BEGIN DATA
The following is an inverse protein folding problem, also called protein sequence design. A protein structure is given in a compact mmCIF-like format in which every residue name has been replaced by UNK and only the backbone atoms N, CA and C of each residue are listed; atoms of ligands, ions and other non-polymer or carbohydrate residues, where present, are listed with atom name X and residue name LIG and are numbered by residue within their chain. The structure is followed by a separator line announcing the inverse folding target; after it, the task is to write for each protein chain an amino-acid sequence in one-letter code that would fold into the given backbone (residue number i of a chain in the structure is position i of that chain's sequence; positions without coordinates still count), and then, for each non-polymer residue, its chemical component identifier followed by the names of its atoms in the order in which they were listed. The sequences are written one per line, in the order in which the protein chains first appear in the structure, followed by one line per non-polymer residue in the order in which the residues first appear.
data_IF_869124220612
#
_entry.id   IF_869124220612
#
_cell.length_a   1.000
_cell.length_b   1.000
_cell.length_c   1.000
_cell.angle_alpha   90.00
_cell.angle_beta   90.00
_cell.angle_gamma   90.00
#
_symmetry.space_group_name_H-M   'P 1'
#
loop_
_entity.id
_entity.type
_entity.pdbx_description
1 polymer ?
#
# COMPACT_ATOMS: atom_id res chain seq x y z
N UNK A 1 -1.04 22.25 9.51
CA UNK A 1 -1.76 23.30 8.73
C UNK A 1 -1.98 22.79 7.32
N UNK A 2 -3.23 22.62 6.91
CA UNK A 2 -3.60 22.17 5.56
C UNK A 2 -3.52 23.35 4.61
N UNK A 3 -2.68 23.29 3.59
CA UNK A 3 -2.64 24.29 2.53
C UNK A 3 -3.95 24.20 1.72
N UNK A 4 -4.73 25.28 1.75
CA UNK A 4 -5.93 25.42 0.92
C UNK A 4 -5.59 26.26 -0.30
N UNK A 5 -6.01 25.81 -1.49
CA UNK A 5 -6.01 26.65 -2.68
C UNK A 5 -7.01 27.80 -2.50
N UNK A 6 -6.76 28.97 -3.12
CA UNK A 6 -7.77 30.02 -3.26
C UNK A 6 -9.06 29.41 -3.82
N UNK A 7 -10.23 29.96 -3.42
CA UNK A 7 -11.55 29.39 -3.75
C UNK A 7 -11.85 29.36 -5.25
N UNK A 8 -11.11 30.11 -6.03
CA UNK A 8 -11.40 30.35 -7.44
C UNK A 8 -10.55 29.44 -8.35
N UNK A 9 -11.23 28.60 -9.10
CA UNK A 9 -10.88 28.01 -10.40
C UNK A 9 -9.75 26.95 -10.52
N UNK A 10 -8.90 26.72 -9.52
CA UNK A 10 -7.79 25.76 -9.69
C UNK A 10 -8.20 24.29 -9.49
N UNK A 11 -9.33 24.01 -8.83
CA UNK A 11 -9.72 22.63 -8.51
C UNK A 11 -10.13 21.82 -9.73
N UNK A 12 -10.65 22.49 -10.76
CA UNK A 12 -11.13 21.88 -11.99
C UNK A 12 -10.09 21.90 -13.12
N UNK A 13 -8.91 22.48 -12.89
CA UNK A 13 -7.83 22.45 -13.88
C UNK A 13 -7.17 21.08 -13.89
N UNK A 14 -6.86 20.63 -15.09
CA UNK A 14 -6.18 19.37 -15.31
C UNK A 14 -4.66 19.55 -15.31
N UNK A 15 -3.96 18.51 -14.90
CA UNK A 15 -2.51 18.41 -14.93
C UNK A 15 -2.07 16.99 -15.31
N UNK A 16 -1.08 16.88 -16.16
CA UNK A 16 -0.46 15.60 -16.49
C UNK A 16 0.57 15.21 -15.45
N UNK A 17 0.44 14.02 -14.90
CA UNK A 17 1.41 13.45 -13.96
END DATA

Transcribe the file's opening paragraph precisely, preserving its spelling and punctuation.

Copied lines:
The following is an inverse protein folding problem, also called protein sequence design. A protein structure is given in a compact mmCIF-like format in which every residue name has been replaced by UNK and only the backbone atoms N, CA and C of each residue are listed; atoms of ligands, ions and other non-polymer or carbohydrate residues, where present, are listed with atom name X and residue name LIG and are numbered by residue within their chain. The structure is followed by a separator line announcing the inverse folding target; after it, the task is to write for each protein chain an amino-acid sequence in one-letter code that would fold into the given backbone (residue number i of a chain in the structure is position i of that chain's sequence; positions without coordinates still count), and then, for each non-polymer residue, its chemical component identifier followed by the names of its atoms in the order in which they were listed. The sequences are written one per line, in the order in which the protein chains first appear in the structure, followed by one line per non-polymer residue in the order in which the residues first appear.